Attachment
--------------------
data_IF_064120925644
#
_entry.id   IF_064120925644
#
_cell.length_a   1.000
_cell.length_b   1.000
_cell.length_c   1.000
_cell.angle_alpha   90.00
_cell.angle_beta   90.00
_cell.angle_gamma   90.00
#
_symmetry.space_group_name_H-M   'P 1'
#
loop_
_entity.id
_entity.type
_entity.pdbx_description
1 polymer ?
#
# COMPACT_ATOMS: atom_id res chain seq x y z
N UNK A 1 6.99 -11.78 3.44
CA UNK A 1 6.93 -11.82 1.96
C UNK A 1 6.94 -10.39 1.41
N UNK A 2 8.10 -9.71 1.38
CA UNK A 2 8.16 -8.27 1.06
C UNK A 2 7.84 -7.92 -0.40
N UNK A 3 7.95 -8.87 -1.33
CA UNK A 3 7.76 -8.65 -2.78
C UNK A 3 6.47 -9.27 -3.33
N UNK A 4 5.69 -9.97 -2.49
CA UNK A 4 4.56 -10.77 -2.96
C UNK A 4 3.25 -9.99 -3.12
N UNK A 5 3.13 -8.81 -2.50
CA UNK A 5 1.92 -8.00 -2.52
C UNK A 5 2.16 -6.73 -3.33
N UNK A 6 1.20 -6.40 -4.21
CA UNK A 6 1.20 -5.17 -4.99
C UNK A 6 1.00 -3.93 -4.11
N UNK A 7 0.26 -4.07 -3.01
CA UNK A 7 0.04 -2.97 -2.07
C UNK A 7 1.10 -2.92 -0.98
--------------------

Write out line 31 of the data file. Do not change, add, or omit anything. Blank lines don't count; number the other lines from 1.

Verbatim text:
CA UNK A 4 4.56 -10.77 -2.96